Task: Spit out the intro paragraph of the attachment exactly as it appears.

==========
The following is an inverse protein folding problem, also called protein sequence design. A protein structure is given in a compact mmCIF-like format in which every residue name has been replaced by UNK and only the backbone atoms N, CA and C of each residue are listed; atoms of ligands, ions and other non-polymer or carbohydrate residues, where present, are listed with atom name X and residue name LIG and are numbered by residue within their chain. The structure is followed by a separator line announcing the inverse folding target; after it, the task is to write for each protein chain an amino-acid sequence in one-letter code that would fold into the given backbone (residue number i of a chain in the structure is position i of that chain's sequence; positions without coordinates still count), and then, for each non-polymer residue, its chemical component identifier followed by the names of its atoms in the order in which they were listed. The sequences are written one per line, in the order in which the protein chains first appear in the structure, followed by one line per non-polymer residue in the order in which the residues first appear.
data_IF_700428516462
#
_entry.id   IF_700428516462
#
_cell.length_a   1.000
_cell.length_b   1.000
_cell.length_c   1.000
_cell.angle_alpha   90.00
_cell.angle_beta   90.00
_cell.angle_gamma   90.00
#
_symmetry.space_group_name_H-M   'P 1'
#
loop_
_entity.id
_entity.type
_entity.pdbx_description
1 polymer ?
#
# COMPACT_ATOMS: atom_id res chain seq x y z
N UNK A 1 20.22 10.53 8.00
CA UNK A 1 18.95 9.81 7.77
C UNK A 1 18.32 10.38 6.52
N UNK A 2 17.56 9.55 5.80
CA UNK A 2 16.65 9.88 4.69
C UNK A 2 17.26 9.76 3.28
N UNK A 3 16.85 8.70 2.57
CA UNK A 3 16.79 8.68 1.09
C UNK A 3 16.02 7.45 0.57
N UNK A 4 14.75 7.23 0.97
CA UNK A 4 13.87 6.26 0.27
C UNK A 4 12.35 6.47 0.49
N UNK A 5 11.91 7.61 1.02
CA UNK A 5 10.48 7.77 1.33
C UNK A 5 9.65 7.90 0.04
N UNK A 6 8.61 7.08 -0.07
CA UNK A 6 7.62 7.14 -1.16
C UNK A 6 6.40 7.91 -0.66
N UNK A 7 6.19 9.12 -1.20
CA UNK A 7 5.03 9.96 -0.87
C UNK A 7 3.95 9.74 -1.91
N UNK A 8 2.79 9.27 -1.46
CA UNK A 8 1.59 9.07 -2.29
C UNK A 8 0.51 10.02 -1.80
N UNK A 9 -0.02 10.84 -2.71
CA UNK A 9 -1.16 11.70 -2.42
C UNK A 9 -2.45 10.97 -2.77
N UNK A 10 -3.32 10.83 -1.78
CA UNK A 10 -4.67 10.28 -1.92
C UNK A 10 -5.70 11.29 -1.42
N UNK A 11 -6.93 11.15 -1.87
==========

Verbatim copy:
The following is an inverse protein folding problem, also called protein sequence design. A protein structure is given in a compact mmCIF-like format in which every residue name has been replaced by UNK and only the backbone atoms N, CA and C of each residue are listed; atoms of ligands, ions and other non-polymer or carbohydrate residues, where present, are listed with atom name X and residue name LIG and are numbered by residue within their chain. The structure is followed by a separator line announcing the inverse folding target; after it, the task is to write for each protein chain an amino-acid sequence in one-letter code that would fold into the given backbone (residue number i of a chain in the structure is position i of that chain's sequence; positions without coordinates still count), and then, for each non-polymer residue, its chemical component identifier followed by the names of its atoms in the order in which they were listed. The sequences are written one per line, in the order in which the protein chains first appear in the structure, followed by one line per non-polymer residue in the order in which the residues first appear.